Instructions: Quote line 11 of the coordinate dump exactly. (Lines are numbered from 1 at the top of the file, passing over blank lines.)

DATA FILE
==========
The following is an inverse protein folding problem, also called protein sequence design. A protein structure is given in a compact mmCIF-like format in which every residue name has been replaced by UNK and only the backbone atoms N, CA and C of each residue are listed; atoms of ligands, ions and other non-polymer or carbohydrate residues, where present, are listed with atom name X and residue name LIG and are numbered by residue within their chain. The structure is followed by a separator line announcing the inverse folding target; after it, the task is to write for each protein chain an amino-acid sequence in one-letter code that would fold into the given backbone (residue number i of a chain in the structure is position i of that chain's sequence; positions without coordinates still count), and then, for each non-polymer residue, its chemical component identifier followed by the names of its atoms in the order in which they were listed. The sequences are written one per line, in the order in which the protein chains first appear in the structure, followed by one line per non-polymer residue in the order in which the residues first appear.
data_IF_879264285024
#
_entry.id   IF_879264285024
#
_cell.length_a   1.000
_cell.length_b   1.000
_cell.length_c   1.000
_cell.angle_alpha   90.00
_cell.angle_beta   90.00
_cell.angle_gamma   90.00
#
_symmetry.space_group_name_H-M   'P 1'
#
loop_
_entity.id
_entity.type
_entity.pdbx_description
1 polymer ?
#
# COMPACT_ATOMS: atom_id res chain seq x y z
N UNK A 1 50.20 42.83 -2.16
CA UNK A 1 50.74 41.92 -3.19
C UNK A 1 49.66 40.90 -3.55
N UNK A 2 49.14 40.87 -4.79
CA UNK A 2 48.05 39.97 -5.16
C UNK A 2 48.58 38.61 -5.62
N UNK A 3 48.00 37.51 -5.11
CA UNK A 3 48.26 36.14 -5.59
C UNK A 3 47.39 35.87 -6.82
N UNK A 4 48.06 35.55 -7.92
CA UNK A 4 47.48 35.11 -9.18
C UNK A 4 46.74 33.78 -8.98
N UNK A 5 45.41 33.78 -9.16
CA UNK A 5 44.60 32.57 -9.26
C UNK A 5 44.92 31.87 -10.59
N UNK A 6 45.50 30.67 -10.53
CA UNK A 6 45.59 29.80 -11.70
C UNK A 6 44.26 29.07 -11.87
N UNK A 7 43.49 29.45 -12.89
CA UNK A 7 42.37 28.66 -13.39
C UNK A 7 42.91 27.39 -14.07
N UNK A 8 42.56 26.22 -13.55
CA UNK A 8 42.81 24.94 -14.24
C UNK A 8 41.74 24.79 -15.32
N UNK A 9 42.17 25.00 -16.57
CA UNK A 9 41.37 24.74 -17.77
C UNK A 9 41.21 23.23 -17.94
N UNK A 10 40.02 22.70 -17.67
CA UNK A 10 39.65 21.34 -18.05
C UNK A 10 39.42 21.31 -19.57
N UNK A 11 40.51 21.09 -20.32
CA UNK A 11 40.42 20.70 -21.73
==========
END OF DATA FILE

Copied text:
_cell.angle_gamma   90.00